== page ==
* Introduction to St Chad’s and Pugin, built 1837-41.
* Convert to Catholicism in 1835
* 1829 catholic emancipation act allow the building of catholic churches
* Description of building and architectural design and its significance * Brick work vs. stone, roof, windows, additions of statues, crypt designed in neo – Norman fashion
* Internal decoration and layout and its significance
* Rood screen, function, issues with its installation and removal in 1967 in a re-ordering
* Summary of Pugins idea of tradition and why it can be considered dissent. * Discuss “contrasts” and its intention to highlight gothic architecture as tradition which had declined since reformation. * Gothic architecture as the national style.
* Classical style developed from ancient Greece and Rome. Alien to northern Europe.
How were Pugin’s ideas on tradition expressed in the art and architecture of St Chad’s Roman Catholic Cathedral in Birmingham? In what ways might these ideas be seen as dissenting?
St Chad’s Cathedral was designed by Pugin and was completed during 1837 – 41. St Chad’s was the first Roman Catholic Church to be constructed in England following the reformation, a feat which was accomplished following The Roman Catholic Emancipation act of 1829. Pugin had converted to Roman Catholicism in 1835 and had published a number of works including his book “Contrast” to promote his preference for architecture in the Gothic style. Pugin worked as the assistant to Charles Barry on the palace of Westminster and is known to have designed the clock tower which holds ‘Big Ben’. For Pugin architecture represented much more than the building or style in which it is constructed, it was to tell the story of the society for which it is built and provide a glimpse in to the moral fabric of that society.
The first striking thing you will notice is that the building is made up mainly of red brick instead of the more traditional stone; stone is used sparingly around the dressings of the building. The front of the building consists of two soaring towers complete with pointed spires which flank a central portion containing the main entrance to the church. The doorway has two pointed entrances which are set in a stone archway the doors are supported on hugely elaborate hinges, similar designs can be viewed in his book “The True Principles of Pointed Christian Architecture”. Above the archway lies a very detailed and elaborately decorated tracery window. The front of the building also contains stone figures which are sharply contrasted against the red brick creating a broken affect when viewed as a whole. The roof of the Church is created in slate and sweeps continuously across the length of the church broken only by the hips.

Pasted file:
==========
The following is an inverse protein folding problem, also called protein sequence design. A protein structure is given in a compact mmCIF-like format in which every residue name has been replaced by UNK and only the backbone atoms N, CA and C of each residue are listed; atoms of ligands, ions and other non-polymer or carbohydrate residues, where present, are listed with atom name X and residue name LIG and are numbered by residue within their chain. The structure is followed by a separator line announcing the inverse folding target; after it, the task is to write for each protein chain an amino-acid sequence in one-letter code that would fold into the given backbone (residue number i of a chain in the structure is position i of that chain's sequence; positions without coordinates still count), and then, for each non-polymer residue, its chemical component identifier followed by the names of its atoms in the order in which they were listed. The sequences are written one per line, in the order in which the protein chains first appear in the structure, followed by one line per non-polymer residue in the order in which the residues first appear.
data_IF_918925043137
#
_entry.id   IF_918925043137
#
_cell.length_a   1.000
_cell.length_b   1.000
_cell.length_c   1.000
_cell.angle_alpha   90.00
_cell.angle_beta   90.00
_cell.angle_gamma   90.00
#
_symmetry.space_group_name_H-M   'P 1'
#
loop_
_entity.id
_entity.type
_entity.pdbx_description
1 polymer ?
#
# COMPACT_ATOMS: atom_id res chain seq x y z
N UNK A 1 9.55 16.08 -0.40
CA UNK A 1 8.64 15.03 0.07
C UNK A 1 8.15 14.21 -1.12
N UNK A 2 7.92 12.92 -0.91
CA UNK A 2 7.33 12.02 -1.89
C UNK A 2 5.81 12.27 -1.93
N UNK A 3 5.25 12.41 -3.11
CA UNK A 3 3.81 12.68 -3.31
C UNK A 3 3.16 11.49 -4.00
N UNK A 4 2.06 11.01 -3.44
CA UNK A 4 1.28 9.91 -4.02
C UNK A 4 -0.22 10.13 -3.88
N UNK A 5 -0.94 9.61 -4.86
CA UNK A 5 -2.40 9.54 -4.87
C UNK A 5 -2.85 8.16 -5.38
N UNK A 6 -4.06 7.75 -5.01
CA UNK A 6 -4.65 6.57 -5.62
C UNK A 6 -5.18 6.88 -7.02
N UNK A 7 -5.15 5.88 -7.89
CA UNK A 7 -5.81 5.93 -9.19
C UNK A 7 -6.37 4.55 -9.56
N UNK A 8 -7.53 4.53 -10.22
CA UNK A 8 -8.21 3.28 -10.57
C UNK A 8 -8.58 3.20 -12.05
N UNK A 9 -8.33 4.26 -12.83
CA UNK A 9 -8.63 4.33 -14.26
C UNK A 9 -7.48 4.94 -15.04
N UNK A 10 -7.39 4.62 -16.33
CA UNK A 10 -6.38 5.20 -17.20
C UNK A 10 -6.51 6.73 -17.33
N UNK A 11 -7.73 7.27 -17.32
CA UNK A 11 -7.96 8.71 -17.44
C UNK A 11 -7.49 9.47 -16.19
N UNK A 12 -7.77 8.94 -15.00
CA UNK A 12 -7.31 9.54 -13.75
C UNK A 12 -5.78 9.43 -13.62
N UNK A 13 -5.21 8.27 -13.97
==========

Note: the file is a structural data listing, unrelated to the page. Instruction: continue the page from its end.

The interior of St Chad’s is where Pugin wanted to concentrate the majority of his resources. He said the building was “plain outside and glorious inside” (St Chad’s and Religious Art,2008, transcript p. 8) Pugin elaboratly painted the interior of the building in bold colour as he believed that a church should contain as much ornate sculpture as possible, due to the low budget he could not accomplish this here and so the detail in the paiting on the walls and columns and the eloborate tiling on the floor was introduced as a form of compensation. The interior of the church is dominated by the pointed arch which stretches up to 75 feet in hight. The columns which devide the nave from the eisle are thin which minimises the destinction between the two area of the church creating the feel of a large hall. Pugin insited in the installation of a rude screen which was placed between the nave and the alter, During the building he had threatened to quit the project over the installation of this screen. The screen was later removed in 1967 following a re-ordering allowing an unbroken view from...
Bibliography: RICHARDSON, Carol. 2008. Figure 4.1 opening page from Pugin A.W.N (1841) The True Principles of Pointed or Christian Architecture. In: Reproduced in Tradition and Dissent , Milton Keynes: The Open University, p.129.
RICHARDSON, Carol. 2008. Pugin and the revival of the gothic tradition. In: Tradition and Dissent, Milton Keynes: The Open University, pp.109-146.
St Chad 's and Religious Art. Open University, 2008. [DVD ROM].
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